United States Aerobatic Team members Robert Armstrong of Athens, Georgia, and David Martin of Graford, Texas, arrived in Europe on Monday en route to Lithuania to participate in the thirteenth European Powered Aerobatics Championship (EAC 2002). The contest began Wednesday and will conclude on July 20. Both Armstrong (second place) and Martin (sixth place) placed in the top 10 at the last World Aerobatic Championships (WAC) in Burgos, Spain, in June 2001. That finish allows them an automatic berth on the 2003 U.S. Aerobatic Team, providing they compete in the European Championships. The overriding motive behind this policy is to allow top U.S. pilots to appear before the European judges more frequently than every other year at the scheduled WACs.
Inside AOPA
With the recent, highly publicized airspace violations near the White House and Camp David fresh in the public's memory, the FAA is sending a strongly worded letter to pilots, reminding them of the obligation to avoid temporary flight restriction (TFR) areas. "Proper flight planning is crucial for every flight, and pilots must familiarize themselves with all notams and TFRs along their route of flight," says the FAA letter. AOPA had received anecdotal evidence from members about briefers who did not have or relay the newest or most accurate information. When given a chance to preview the letter, AOPA suggested language stressing the role of flight service briefers in making pilots aware of restrictions. The letter includes the Internet addresses of several sites that provide additional unofficial information on notams and TFRs, including AOPA Online. See AOPA�Online.

The FAA has taken a step in the right direction for pilots. Recognizing the value of showing, as well as telling, pilots where they may not fly, the FAA is now posting graphical depictions of three of some 35 national security-related temporary flight restriction (TFR) notams on its Web site. "We've been pushing for this for more than two years. With the post-9/11 TFRs, this is even more critical," said Andy Cebula, AOPA senior vice president of government and technical affairs. "We're happy to see that the FAA finally buys in to the concept. Now they need to make graphical depictions of all TFRs readily available to pilots and flight service station briefers." See the Web site.

Changing your mailing or e-mail addresses? Click here to update.
Training Products
Are you flying your cross-countries but find yourself buying new sectional charts before the old ones expire, because you've highlighted so many course lines on them that they're confusing to read? Erasable highlighters, now available from Sporty's Pilot Shop, may be just the ticket. Available in yellow, green, pink, orange, and blue, the highlighting can be erased with a standard pencil eraser. Individual highlighters are $1.95 each, and a set of all five is $8.95. To order, call Sporty's at 800/SPORTYS or visit the Web site.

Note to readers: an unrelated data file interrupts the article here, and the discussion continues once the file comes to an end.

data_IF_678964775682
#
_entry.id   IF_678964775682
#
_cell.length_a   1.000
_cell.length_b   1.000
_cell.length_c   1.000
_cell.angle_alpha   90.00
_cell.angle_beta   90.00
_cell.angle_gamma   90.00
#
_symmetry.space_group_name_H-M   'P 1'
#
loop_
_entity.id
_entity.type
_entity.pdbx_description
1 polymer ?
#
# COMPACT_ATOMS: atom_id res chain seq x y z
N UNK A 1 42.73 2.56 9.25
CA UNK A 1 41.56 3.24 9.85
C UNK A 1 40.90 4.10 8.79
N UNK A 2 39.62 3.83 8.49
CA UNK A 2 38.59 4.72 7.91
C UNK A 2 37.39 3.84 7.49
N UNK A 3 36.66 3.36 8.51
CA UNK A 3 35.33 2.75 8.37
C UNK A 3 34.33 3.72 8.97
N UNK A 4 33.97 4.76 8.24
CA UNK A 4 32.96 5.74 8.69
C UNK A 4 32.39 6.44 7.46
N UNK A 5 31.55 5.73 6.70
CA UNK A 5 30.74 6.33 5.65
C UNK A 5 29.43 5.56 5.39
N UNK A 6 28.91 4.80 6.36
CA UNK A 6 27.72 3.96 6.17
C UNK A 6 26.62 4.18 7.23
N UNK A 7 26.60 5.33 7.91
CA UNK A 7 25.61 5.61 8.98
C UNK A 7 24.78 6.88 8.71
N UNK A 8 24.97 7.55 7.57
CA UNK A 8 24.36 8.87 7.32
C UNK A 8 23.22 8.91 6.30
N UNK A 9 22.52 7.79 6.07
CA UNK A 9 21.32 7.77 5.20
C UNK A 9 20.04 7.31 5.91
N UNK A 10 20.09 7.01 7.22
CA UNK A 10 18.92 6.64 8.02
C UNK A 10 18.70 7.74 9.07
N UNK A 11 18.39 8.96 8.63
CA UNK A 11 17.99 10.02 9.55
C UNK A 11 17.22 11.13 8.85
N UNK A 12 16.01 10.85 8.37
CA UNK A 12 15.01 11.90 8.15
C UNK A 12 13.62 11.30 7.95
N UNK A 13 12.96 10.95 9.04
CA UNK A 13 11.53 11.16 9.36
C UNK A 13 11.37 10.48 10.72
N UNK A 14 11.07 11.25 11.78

Final Exam
Question: Where do I find a complete list of aircraft color abbreviations that I need to use when filling out an FAA flight plan?

Answer: AOPA's Online Flight Planning Service offers these abbreviations. Access the AOPA Flight Planning Service Main Menu–it's in the members-only section–and select "Flight Plans." Then choose the "File a Domestic" flight plan. Once there, in Box 16 "Color of Aircraft" there is a drop-down feature that will provide you with a complete listing of the proper aircraft color abbreviations.

Got a technical question for AOPA specialists? E-mail to [email protected] or call 800/872-2672.
Picture Perfect

Did you know you can create a personal e-card using the images from the AOPA Online Gallery? Send one to a friend today. See AOPA Online.

What's New At AOPA Online
There are two kinds of airports: Those with operating control towers and those without. The AOPA Air Safety Foundation's Operations at Towered Airports Safety Advisor has been updated. Download your copy from AOPA Online.
Weekend Weather
See the current weather on AOPA�Online, provided by Meteorlogix.
ePilot Calendar
Dayton, Ohio. The Vectren Dayton Air Show takes place July 20 and 21 at Dayton International Airport (DAY). U.S. Air Force Thunderbirds, Venom/MiG-17 "Iron Curtain" Dogfight, more. See the Web site.

Waupaca, Wisconsin. The Cessna Owner Organization Annual Gathering takes place July 20 through 22 at Waupaca Municipal Airport (PCZ). Contact Kurt Harrington, 888/692-3776, ext. 118, or visit the Web site.

For more airport details, see AOPA's Airport Directory Online . For more events, see Aviation Calendar of Events

(All clinics start at 7:30 a.m.)
The next AOPA Air Safety Foundation Flight Instructor Refresher Clinics are scheduled in Pittsburgh, and Seattle, July 20 and 21. Clinics are also scheduled in San Diego, Jacksonville, Florida, and Baltimore, July 27 and 28. For the Flight Instructor Refresher Clinic schedule, see AOPA Online.

(Pinch-Hitter courses start at 9:30 a.m.)
The next Pinch-Hitter� Ground Schools will take place in Jacksonville, Florida, and San Diego on July 28. For more Pinch-Hitter courses, see AOPA Online.

AOPA Air Safety Foundation Safety Seminars are scheduled in Oshkosh, Wisconsin, July 24 through 27. The topics vary. For the complete schedule, see AOPA�Online.

To make submissions to the calendar, visit AOPA Online. For comments on calendar items, e-mail [email protected].

Got news or questions? Send your comments to [email protected].

Changing mailing or e-mail addresses? Do not reply to this automated message • click here to update.

To UNSUBSCRIBE: Do not reply to this automated message • click here. To SUBSCRIBE: visit AOPA Online.

Related Articles